Tanzania secures 121bn/- to jack up NFRA stock storage

03Mar 2016
Beatrice Philemon
The Guardian
Tanzania secures 121bn/- to jack up NFRA stock storage
  • Construction of the storage facilities will increase the storage capacity from the current level of 246,000 metric tonnes to 446,000 metric tonnes

INADEQUATE storage capacity and facilities is the major impediment facing National Food Reserve Agency (NFRA) in this financial year.

Due to this, NFRA has been compelled to construct new storage facilities in Songea, Katavi and Arusha regions.

The year 2015 was good for NFRA because the funds that will be used to construct the new storage facilities have already been secured from the government of Poland, said NFRA’s Chief Executive Officer, Charles Walwa.

Presently, a total of US$55 million (about 121bn/-) has been granted to the Tanzanian government so NFRA can begin to erect the storage facilities in those areas beginning this financial year.

“We express thanks to the government of Poland for their financial support in financing the storage capacity expansion project and right now the agreement between the Tanzanian government and that of Poland has been signed,” he says.

In 2015, the agency managed to procure a 27,936.7 square metres plot in Arusha, seven acres of land in Ruvuma Region and two plots with a total of 3,000 square meters in Mpanda to be used for construction of new storage facilities.

Construction of the storage facilities will increase the storage capacity from 246,000 to 446,000 metric tonnes, Walwa observes.

Highlighting on the number of grain reserves built in the country last year so far and the costs involved, he said, in the financial year 2015/2016, the agency began to construct one storage facility with a capacity of 5,000 metric tonnes in Mbozi District, Mbeya Region.

Last year, NFRA had an opening stock of 189,493.694 metric tonnes of grains and managed to buy 305,511.320 tonnes more to hit the 495,014 tonnes mark.

The stock was enough for relief programmes and stabilisation of supply to regions with food shortage throughout the year, Walwa said, adding that the major challenge was storage facilities leading to part of the stock being stored outside using recommended technologies.

Presently, NFRA owns 33 storage facilities with the total capacity of 246,000 tonnes, he said noting that after the analysis that showed that more storage facilities were required, the agency conducted an inventory to identify existing storage facilities from village to national levels so as to store all the purchased stocks.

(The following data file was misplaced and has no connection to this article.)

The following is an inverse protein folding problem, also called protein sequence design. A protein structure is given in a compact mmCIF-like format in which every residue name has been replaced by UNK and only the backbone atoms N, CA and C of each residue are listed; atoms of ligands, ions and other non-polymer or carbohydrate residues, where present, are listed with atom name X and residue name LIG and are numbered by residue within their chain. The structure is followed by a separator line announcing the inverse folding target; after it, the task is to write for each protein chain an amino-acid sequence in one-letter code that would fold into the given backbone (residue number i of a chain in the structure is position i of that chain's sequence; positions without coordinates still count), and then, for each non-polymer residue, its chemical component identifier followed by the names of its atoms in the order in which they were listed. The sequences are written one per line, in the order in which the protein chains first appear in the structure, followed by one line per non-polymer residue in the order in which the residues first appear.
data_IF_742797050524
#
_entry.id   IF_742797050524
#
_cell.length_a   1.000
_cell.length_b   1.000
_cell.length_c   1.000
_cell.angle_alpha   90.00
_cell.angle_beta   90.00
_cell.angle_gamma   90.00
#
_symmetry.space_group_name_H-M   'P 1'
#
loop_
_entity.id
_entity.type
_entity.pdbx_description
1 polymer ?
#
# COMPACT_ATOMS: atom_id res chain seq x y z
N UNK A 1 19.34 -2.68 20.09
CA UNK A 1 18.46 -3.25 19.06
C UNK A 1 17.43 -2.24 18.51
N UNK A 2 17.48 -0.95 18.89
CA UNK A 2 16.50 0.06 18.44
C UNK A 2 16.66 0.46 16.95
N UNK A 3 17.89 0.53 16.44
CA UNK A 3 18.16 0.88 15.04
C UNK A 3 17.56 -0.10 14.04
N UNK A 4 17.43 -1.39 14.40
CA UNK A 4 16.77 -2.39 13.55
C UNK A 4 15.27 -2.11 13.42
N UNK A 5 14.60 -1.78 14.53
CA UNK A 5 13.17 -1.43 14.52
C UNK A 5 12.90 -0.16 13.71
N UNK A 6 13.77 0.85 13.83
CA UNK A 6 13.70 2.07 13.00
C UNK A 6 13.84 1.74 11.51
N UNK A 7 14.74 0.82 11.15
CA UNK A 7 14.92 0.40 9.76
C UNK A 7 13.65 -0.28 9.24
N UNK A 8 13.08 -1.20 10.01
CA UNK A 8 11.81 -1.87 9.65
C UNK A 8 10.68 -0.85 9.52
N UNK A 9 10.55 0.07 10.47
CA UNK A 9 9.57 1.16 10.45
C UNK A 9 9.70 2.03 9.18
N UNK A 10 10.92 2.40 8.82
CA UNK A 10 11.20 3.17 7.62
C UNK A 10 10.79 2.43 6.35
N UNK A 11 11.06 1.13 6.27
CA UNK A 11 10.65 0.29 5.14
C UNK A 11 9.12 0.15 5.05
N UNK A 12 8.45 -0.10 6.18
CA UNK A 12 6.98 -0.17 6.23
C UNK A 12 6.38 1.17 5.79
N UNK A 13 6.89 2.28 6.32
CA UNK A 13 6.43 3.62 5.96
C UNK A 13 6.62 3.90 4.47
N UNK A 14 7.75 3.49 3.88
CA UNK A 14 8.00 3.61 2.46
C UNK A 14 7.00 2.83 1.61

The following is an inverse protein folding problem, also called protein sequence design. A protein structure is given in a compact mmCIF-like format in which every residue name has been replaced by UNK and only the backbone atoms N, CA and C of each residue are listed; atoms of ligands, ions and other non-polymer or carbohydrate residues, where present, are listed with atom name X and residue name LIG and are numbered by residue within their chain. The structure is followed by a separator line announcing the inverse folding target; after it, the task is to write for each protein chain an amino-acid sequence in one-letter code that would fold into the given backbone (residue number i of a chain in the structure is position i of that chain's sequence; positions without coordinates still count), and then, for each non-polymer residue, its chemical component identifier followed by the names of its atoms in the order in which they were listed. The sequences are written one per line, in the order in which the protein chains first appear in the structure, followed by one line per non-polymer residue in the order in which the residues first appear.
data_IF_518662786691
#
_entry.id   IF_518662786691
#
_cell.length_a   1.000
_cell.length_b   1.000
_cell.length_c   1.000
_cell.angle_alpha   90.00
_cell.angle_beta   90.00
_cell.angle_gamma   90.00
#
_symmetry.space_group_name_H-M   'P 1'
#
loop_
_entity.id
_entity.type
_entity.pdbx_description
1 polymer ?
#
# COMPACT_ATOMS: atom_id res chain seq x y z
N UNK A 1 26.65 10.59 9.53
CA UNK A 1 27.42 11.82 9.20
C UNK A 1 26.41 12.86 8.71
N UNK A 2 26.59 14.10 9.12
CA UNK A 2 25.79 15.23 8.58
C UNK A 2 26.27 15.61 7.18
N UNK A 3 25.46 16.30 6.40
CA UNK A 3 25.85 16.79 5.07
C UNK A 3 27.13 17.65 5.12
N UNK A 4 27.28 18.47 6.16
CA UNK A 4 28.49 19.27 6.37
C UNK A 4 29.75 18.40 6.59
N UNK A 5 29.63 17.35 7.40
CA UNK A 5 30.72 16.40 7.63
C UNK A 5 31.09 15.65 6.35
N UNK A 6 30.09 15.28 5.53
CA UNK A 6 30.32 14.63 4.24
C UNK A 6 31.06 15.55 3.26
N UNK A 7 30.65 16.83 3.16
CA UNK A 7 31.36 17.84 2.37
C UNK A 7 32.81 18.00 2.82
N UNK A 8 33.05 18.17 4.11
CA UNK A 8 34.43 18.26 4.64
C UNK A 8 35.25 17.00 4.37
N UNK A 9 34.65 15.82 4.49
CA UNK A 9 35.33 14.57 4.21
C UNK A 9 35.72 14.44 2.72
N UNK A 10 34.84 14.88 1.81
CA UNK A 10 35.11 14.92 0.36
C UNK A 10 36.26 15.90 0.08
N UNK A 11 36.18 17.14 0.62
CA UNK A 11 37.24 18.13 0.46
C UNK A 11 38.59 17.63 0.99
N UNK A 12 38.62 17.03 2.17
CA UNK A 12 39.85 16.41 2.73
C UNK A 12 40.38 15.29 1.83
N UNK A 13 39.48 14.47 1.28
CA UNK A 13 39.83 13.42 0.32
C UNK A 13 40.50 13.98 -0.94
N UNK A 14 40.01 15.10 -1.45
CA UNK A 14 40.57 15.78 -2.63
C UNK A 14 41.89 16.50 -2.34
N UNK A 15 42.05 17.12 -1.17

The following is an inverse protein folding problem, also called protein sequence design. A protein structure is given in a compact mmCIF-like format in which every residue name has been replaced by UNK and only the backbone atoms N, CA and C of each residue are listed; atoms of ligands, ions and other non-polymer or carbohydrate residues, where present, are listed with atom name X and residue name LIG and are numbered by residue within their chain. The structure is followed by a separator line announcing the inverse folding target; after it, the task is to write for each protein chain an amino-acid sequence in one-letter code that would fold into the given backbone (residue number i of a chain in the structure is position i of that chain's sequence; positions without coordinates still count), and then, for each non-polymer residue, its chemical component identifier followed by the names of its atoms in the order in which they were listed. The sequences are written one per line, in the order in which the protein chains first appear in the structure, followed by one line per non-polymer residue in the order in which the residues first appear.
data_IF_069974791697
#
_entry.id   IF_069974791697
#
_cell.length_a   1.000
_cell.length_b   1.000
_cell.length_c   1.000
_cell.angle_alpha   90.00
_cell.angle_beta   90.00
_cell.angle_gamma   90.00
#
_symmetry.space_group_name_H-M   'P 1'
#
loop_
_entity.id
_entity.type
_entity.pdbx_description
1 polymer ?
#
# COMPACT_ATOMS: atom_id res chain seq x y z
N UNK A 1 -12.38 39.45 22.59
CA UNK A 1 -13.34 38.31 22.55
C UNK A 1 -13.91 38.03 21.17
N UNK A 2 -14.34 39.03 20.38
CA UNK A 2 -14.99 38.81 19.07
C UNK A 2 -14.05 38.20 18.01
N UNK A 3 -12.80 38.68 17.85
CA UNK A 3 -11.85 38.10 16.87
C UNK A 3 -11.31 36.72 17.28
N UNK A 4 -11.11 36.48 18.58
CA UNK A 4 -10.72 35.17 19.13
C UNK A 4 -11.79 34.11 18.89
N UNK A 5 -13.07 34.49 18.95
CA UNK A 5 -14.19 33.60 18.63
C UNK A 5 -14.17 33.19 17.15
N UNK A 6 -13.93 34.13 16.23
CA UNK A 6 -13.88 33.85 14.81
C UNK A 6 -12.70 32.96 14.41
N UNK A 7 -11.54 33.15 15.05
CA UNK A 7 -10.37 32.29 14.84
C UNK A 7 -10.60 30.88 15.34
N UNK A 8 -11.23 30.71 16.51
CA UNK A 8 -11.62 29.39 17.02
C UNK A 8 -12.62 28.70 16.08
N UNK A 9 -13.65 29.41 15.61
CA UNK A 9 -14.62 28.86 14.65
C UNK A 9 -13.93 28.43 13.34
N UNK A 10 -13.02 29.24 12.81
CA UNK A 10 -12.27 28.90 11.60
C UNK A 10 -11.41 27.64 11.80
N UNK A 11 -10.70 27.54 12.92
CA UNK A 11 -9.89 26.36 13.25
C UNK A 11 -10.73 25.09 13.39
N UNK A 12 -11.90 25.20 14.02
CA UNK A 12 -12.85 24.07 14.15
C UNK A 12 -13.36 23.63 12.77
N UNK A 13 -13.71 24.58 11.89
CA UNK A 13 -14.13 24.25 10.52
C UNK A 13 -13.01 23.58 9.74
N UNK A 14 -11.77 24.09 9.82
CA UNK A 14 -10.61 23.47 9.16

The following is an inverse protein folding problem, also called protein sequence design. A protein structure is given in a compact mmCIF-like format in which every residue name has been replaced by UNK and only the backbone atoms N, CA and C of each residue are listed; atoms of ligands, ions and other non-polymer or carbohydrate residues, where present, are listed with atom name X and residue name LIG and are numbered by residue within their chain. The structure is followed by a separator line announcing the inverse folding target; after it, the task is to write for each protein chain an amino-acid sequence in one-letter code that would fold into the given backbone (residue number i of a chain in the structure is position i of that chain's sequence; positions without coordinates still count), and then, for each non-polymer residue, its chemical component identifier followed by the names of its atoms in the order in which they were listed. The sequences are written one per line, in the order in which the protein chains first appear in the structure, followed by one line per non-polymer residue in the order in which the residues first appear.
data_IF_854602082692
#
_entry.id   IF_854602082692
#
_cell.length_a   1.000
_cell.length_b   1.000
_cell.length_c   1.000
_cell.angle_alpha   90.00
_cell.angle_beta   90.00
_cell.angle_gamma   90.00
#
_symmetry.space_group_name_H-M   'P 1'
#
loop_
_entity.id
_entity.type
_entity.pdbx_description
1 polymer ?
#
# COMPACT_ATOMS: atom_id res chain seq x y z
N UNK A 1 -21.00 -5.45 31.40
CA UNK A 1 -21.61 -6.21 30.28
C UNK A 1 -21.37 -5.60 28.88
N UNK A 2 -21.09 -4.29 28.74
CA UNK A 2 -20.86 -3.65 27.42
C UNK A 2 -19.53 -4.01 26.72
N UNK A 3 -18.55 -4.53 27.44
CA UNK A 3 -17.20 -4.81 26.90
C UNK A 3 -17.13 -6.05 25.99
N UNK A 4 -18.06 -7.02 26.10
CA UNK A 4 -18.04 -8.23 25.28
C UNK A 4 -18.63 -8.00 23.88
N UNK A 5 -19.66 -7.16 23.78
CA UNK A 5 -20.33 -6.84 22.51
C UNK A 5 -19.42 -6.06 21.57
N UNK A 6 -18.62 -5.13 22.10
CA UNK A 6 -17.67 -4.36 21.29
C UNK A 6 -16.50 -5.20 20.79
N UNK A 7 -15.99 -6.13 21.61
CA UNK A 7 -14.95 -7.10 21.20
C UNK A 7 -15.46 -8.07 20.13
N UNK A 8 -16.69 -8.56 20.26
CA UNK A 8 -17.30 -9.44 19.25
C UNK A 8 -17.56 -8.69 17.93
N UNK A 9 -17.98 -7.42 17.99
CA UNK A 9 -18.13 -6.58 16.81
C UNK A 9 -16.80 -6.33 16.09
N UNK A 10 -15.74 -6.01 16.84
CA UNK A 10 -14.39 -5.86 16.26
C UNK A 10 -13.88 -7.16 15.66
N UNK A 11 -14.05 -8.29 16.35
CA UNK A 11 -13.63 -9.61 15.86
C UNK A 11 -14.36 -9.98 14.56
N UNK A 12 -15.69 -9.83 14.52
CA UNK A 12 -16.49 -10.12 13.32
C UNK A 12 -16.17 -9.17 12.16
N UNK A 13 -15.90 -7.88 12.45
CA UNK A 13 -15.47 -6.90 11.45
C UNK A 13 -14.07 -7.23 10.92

“Right now some stock is stored at NFRA storage facilities and the remaining is stored on hired warehouses, while part of the stock is also stored outside using recommended technologies.”

Major milestones made by the agency during the year included procurement of 305,511.320 tonnes of grains, equivalent to 109 per cent of the grain procurement annual target. , NFRA also created temporary jobs for more than 5,000 youths and women who were involved in procurement, quality control, cleaning and packaging.

Other achievements were the agency’s offering of a competitive market price of 500/- per kg of grain that helped to increase the income of farmers and traders involved in the buying of crops as well as crop-cess payment, which increased revenues of district councils involved in the procurement work.

Beside, the agency also involved private sectors, agents, farmers’ groups, and other organizations such as saccos/amcos in the procurement that enabled NFRA to meet its grain purchase targets within a short time and construction of a storage facility at Mbozi with of capacity of 5,000 tonnes.

The main challenges NFRA encountered during the year included inadequate storage capacity and facilities, lack of investment funding and use of outdated technology that hindered it to operate more effectively.

“At the moment, NFRA is at the last stage of the preparation of the capacity expansion project that will increase the storage capacity from the current 246,000 tonnes to 446,000 tonnes by the year 2017,” Walwa told The Banker in a recent interview.

On financing, he said the funds currently provided to NFRA were not enough since they meet only part of working capital requirements and recurrent expenses.
The agency has made efforts and secured credit from CRDB Bank to facilitate its operations especially during the procurement period.

The 35bn/- loan was used to pay farmers who supplied it with maize,

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